The Fish Sniffer - Reclamation Releases Additional Flows To Stop Potential Fish Kill!
Reclamation Releases Additional Flows To Stop Potential Fish Kill!

Written By: Dan Bacher, August 29, 2014
Species: River Salmon
Location: Klamath River,

(Sacramento) After a big protest by the Yurok, Karuk and Hoopa Valley Tribes and their supporters at the Bureau of Reclamation offices in Sacramento on August 19, Reclamation announced on August 22 that it will release additional water from Trinity Reservoir to supplement flows in the lower Klamath River to help protect the returning run of adult Chinook salmon. 

“We have determined that unprecedented conditions over the past few weeks in the lower Klamath River require us to take emergency measures to help reduce the potential for a large-scale fish die-off,” said Mid-Pacific Regional Director David Murillo in a news release and at a conference call this morning with reporters from throughout the state. “This decision was made based on science and after consultation with Tribes, water and power users, federal and state fish regulatory agencies, and others.” 

Murillo said, "several recent factors prevalent in the lower Klamath River are the basis for the decision to provide emergency augmentation flows." 

Reclamation began increasing releases from Lewiston Dam at 7 a.m. on Saturday, Aug. 23, from approximately 450 cubic feet per second to approximately 950 cfs to achieve a flow rate of 2,500 cfs in the lower Klamath River. 

At 7 a.m. on Monday, Aug. 25, releases from Lewiston Dam began increasing to approximately 2,450 cfs to achieve a flow rate of approximately 4,000 cfs in the lower Klamath River. 

This release from Lewiston Dam was maintained for approximately 24 hours before returning to approximately 950 cfs and will be regulated at approximately that level as necessary to maintain lower Klamath River flows at 2,500 cfs until approximately Sunday, Sept. 14. River and fishery conditions will be continuously monitored, and those conditions will determine the duration. 

“We fully recognize that during this prolonged severe drought, every acre-foot of water is extremely valuable, and we are making every effort to conserve water released for fish health purposes to reduce hardships wherever possible,” added Murillo. 

Reclamation will continue to work with NOAA Fisheries and other federal agencies to comply with applicable provisions of the Endangered Species Act and the National Environmental Policy Act. The public is urged to take all necessary precautions on or near the river while flows are high during this period.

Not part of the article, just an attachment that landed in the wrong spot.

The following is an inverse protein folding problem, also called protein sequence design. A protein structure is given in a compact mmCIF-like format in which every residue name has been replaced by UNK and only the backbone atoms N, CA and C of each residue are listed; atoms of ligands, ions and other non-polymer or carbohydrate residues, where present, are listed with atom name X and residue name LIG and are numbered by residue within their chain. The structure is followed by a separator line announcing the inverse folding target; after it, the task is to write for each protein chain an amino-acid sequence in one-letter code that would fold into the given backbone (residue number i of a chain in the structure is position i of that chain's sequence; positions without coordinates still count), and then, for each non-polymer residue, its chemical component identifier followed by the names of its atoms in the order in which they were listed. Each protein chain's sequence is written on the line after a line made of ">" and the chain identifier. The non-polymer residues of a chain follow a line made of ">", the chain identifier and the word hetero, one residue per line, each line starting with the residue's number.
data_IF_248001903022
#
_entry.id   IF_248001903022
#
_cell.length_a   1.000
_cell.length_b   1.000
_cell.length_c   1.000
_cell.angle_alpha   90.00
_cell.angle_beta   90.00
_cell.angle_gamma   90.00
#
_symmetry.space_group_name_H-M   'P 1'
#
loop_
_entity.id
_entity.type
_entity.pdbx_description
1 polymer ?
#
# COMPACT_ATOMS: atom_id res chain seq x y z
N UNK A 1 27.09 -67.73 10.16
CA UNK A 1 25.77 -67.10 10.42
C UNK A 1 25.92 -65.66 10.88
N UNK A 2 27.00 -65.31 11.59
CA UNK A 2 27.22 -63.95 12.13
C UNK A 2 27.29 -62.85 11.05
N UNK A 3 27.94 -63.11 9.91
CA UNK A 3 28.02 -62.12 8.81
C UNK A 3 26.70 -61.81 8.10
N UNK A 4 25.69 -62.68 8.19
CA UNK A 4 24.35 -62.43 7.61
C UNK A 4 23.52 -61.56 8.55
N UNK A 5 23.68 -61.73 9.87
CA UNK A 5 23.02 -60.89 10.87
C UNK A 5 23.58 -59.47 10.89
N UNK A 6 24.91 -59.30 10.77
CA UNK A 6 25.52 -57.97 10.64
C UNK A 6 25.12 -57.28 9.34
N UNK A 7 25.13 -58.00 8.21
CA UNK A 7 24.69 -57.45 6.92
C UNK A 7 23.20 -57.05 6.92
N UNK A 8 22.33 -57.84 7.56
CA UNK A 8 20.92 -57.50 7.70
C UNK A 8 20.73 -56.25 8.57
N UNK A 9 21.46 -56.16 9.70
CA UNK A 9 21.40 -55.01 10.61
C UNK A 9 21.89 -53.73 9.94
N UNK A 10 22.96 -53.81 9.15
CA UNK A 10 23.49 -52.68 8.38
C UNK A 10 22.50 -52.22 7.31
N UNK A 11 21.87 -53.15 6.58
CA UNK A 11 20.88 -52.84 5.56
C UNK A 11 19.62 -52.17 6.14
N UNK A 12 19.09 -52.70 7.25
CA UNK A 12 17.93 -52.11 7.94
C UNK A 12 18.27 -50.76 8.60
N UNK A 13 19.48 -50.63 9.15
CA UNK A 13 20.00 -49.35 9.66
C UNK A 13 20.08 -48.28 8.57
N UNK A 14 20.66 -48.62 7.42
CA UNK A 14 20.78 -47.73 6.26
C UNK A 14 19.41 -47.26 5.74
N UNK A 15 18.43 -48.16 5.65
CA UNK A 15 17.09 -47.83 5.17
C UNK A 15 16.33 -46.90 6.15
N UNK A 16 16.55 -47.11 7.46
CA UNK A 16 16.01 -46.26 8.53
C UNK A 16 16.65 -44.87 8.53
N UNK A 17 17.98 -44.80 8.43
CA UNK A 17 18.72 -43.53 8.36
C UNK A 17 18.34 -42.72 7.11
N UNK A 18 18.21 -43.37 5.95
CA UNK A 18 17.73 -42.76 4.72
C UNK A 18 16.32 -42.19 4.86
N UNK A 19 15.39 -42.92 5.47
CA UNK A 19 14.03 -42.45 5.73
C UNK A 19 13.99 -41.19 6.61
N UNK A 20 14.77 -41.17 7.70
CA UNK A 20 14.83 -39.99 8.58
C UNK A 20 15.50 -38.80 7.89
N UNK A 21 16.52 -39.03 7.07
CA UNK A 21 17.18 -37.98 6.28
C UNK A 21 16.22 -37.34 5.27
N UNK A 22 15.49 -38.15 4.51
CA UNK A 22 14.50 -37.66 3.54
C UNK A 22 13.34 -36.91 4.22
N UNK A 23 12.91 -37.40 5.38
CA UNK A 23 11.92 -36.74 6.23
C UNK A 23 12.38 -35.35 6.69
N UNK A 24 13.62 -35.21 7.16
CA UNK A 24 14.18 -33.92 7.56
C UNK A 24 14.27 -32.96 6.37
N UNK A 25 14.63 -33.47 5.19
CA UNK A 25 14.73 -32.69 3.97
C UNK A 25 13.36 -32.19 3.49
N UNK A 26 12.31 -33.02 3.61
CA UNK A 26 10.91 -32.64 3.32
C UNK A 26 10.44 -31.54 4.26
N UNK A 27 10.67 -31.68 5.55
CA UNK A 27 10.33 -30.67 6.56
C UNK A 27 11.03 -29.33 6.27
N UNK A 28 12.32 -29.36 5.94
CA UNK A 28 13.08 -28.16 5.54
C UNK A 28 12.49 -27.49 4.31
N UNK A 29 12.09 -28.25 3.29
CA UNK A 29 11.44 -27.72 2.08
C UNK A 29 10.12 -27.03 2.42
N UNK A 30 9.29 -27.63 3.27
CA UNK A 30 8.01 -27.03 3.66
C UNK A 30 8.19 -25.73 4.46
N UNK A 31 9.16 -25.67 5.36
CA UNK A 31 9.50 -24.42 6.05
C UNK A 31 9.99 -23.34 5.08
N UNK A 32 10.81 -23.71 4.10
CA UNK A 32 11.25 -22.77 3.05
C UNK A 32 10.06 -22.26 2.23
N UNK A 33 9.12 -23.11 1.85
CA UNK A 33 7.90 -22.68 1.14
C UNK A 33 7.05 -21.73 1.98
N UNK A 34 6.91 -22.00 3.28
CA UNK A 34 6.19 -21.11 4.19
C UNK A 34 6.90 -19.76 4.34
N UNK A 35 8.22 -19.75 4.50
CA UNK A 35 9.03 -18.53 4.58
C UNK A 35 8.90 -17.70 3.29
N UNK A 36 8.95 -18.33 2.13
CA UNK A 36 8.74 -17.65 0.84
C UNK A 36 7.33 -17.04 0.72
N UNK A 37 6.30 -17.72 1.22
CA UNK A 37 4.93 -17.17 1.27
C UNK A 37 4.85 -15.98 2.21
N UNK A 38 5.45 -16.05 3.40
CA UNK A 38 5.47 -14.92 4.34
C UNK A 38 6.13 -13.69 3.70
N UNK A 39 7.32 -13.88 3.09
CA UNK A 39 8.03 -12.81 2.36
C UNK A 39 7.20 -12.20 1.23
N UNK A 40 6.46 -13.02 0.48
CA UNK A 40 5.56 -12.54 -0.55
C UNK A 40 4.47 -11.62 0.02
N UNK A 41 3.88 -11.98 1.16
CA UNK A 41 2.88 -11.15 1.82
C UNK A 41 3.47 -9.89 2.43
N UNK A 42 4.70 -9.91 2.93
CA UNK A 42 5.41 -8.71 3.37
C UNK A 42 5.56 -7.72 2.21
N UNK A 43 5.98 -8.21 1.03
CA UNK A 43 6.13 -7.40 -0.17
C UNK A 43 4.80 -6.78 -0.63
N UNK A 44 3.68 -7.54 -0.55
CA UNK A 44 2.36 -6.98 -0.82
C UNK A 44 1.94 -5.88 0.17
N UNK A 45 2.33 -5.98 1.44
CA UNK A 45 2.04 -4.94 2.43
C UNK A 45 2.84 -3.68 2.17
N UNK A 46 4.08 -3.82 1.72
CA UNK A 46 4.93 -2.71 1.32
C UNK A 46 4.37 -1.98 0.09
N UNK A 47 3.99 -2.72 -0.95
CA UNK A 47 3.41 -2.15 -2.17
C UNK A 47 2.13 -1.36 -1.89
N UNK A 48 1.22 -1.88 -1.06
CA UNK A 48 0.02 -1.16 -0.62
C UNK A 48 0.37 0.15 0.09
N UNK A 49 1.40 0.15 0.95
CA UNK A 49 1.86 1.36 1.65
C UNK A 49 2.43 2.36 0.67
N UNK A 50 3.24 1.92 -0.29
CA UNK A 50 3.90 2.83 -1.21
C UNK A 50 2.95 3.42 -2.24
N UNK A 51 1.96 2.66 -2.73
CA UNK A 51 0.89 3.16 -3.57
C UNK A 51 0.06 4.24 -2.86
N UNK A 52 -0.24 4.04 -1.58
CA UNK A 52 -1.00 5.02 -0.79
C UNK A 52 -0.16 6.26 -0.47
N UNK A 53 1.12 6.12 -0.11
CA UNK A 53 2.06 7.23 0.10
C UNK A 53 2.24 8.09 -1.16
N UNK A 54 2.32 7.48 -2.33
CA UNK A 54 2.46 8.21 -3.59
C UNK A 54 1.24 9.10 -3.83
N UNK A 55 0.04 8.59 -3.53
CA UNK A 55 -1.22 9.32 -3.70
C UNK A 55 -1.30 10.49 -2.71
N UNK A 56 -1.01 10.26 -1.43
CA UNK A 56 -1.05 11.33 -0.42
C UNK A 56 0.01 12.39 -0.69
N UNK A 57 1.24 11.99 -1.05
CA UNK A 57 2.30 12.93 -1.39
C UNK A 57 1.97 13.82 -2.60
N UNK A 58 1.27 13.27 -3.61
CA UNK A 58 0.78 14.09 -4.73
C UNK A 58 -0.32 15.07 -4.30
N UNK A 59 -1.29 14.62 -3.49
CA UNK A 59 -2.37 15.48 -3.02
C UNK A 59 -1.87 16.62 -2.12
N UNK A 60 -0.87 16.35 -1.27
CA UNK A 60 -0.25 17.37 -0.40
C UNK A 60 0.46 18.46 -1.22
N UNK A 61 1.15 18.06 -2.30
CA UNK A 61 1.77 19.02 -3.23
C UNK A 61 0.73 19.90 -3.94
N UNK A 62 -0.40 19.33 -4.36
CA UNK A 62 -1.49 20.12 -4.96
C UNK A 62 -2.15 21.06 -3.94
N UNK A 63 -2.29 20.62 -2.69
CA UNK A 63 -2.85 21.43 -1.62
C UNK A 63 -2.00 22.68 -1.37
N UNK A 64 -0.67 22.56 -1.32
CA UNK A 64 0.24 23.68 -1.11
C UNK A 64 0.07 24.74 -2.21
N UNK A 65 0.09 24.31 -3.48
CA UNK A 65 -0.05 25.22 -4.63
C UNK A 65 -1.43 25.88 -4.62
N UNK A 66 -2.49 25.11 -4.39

There is no doubt that this decision would not have taken place without the big campaign by Klamath River Tribal activists and fishermen to stop a fish kill by urging the Bureau to release more water from Trinity Reservoir and Lewiston Dam. Congratulations go to everybody who made this possible! 

Over 200 Tribal members and their allies from the Trinity and Klamath river watersheds held a four-hour protest at the Bureau of Reclamation offices in Sacramento on August 19 to urge them to release more water from upriver dams to stop a massive fish kill.    

Hoopa Valley Tribal Chair Danielle Vigil-Masten hailed the decision, statin, “The Hoopa Tribe basically dropped everything they were working on to address this issue. The right thing for Secretary Jewell to do was to fulfill her trust responsibility to the Hoopa Valley and Yurok Tribes. This is an essential first step.” 

She added, “We look forward to walking straight and far with the Secretary on a new course that fulfills our rights and the rights of all North Coast communities to the fish and water we share with them."

The Karuk Tribe issued a statement praising the Bureau's decision: 

"The Karuk Tribal Council is extremely thrilled to announce the Bureau of Reclamation has announced they will be releasing additional water from the Trinity Reservoir to supplement flows in the Lower Klamath River.   

Hopefully the release of water is not too late, and it will prevent a major fish kill like we saw in 2002. Over 60,000 fall Chinook were lost in 2002, due to low flows and warm water temperatures which allowed disease and other trauma to negatively impact the fish.”



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